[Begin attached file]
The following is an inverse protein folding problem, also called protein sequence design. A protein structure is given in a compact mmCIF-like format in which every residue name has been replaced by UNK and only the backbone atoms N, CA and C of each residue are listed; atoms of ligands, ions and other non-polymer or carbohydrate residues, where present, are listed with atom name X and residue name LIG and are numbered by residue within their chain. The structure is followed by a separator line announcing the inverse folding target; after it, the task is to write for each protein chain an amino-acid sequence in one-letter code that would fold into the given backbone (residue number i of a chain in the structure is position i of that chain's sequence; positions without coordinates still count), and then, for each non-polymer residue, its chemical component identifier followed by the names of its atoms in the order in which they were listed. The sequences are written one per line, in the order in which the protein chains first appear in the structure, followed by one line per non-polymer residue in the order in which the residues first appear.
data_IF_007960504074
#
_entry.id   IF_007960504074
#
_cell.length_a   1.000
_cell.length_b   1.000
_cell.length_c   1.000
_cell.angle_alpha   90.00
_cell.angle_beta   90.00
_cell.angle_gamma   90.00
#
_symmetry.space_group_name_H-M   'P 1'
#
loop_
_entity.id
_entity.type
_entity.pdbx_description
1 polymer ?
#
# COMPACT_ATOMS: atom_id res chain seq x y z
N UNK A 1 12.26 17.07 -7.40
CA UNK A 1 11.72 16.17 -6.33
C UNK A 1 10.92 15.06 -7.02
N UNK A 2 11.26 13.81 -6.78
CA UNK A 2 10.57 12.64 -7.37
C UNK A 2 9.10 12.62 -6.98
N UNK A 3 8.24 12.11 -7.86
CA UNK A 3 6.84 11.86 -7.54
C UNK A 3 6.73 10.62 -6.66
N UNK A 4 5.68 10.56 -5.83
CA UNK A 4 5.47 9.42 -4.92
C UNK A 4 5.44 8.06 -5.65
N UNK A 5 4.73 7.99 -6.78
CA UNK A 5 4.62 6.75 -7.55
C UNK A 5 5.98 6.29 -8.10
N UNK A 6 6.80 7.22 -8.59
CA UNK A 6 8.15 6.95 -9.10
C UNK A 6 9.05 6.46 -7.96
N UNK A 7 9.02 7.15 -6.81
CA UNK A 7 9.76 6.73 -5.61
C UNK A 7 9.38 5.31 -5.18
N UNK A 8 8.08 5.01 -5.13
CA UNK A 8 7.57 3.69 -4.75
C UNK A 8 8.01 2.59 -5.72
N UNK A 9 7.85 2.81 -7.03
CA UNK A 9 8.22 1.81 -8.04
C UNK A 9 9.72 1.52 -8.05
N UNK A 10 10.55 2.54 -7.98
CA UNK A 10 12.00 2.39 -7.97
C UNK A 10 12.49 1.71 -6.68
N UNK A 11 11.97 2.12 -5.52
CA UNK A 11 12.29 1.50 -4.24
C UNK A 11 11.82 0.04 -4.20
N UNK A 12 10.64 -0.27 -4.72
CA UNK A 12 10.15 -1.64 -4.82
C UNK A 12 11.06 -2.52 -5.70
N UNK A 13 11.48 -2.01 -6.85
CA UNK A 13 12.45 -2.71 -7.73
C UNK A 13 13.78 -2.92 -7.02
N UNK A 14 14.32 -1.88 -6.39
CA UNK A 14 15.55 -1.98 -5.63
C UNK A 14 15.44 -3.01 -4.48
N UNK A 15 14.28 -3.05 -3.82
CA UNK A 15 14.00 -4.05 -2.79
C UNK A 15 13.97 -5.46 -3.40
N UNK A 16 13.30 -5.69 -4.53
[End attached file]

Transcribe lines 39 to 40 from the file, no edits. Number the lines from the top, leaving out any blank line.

C UNK A 6 9.05 6.46 -7.96
N UNK A 7 9.02 7.15 -6.81